Patients with suspected primary ciliary dyskinesia should have their mucociliary clearance measured and the cilia should be examined by microscopy. Nasal mucociliary clearance can be measured by the saccharin test, in which a saccharin particle is placed on the anterior end of the inferior turbinate and the time taken for the subject to notice the taste is recorded. This test requires some patient cooperation and is not reliable in children under 10 years old.
Nasal cilia are easily accessible and can be obtained from the inferior turbinate without anaesthesia by a non-invasive brush technique. Ciliary beat frequency can then be assessed by light microscopy and photometric techniques and the cilia fixed for electron microscopy. The motility of sperm can be examined simply in men, and electron microscopy may show the characteristic ultrastructural defects.
Rationale of treatment
Treatment of primary ciliary dyskinesia is aimed at relieving symptoms and preventing complications. Early recognition facilitates prompt antibiotic treatment in patients with recurrent infections and is the key to minimising irreversible lung damage. Physiotherapy with postural drainage and stopping smoking are also important. Coughing should not be suppressed since it acts as a substitute for mucociliary clearance; huffing from mid to low lung volume with a forced expiratory manoeuvre helps improve clearance.7
Despite the chronic respiratory disease, life expectation seems to be normal. Infertile patients may benefit from advanced micromanipulation techniques that allow non-motile or poorly motile sperm to penetrate the oocyte.
The prevalence of primary ciliary dyskinesia has been estimated to be 1 in 16 000.8 Segregation analysis of proband sibships is consistent with autosomal recessive inheritance9 but the ultrastructural abnormality is variable. The most common abnormality is absence or reduced number of dynein arms. Defects in the radial spokes, nexin links, cilial length, and orientation of the cilia have also been described.3 There are thus likely to be several genes which may cause the manifestations of the disease. However, no clinical differences have emerged to distinguish different defects.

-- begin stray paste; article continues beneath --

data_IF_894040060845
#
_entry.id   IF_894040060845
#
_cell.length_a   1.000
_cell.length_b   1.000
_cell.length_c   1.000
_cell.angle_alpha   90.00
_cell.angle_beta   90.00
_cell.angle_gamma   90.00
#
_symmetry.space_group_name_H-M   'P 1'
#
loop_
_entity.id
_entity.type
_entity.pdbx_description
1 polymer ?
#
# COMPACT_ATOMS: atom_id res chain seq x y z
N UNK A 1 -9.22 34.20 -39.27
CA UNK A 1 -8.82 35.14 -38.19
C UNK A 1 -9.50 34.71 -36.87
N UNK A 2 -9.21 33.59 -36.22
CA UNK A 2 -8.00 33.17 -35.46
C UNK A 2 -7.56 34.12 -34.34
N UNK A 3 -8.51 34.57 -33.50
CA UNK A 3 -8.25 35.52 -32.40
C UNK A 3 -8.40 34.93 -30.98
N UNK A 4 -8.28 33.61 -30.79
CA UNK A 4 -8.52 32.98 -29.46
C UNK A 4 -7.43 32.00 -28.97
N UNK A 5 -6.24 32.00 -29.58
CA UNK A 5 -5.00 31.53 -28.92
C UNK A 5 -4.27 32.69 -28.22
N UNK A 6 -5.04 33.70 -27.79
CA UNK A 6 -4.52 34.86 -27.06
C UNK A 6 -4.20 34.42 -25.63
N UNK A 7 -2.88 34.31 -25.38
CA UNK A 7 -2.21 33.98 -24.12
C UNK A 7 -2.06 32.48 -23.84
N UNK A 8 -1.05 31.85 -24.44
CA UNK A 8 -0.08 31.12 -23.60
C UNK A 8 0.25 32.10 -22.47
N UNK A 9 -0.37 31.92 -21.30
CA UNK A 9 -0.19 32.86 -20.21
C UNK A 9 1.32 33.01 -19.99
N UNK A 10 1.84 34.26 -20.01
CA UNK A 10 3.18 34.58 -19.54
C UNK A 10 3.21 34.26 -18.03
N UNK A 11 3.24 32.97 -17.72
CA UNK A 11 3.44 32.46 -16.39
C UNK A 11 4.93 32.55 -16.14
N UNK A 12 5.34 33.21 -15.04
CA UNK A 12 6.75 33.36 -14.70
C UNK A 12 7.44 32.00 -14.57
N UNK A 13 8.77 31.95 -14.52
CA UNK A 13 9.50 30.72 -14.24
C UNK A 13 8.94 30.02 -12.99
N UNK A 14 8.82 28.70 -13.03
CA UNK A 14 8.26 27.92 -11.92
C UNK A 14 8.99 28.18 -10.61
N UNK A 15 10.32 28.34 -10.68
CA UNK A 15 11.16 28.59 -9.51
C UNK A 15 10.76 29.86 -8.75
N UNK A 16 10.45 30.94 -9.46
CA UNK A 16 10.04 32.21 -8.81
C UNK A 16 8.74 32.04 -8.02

Although ultrastructural abnormalities often occur in both cilia and sperm flagella, patients with ultrastructural axonemal anomalies of only one cell type have been reported.9,10 Men with primary ciliary dyskinesia should therefore have seminal analysis before being told they are infertile.
Situs inversus occurs randomly in about 50% of patients with primary ciliary dyskinesia but may also occur without associated respiratory disease. Parents of children with primary ciliary dyskinesia usually have no history of chronic lung disease. The risk of another child being affected is about 25%.
The causes of lateralisation of organs are unknown but a network of genes and their products is likely to be involved. Ciliary function may be critical to the directional organ movements that produce lateralisation. Brown et al suggested that handedness may be signalled by a molecule which is itself handed and can be fixed in a particular orientation in relation to the anteroposterior and dorsoventral axes.11 Cells may become polarised with respect to the midline, perhaps as a response to a diffusible substance produced by midline cells. Dynein is capable of asymmetrical transport and Brown et al postulated that situs may be associated with a defect in cytoplasmic rather than ciliary dynein. However, this does not explain why patients with defects of the microtubules other than the dynein arms also develop situs inversus.
MW: These patients are teaching us something about left-right asymmetry. The obvious explanation is that if your cilia don't beat then your heart doesn't move to the correct side. It may not be as simple as that. In Polynesian bronchiectasis there is bronchiectasis and ciliary dysfunction but no situs inversus. An alternative hypothesis is that dynein has a role in intracellular asymmetry. In this hypothesis the molecule can be visualised as an F shaped structure which orientates according to the polarity of the cell and sets up intracellular gradients. Interestingly, it is very common for only one of conjoint twins to show abnormalities of symmetry.
CO: Not all patients with dextrocardia and situs inversus have Kartagener's syndrome; but all patients with isomerism (whereby you have mirror image structures) have complex cardiac defects.
JS: The cilia and the dynein always have the same geometric relationship, which may imply an asymmetrical moiety. Is there one dynein gene?
MW: There seems to be one dynein gene. However, there are probably several different mutations within this gene.
SB: If it produces infertility why is it so common?
MW: Theoretically, primary ciliary dyskinesia ought to breed out, but that is going to take a long time as it is a rare recessive. Selection against the homozygous is very slow and inefficient. The genetics of our patient's family are interesting because he has a nephew with Kartagener's syndrome and no dominant examples of this syndrome have ever been described. There is no history of consanguinity in this family.
DB: Is there an increased incidence of left handedness in these patients?
MW: As far as we know there is not, and this implies different genes for cerebral lateralisation.
I thank Dr Kevin Lindsay, Queen Charlotte's and Chelsea Hospital, for the sperm tail analysis and electron micrographs, and Professor Cole and Dr Charlotte Raynor, Royal Brompton National Heart and Lung Institute, for the nasal ciliary studies.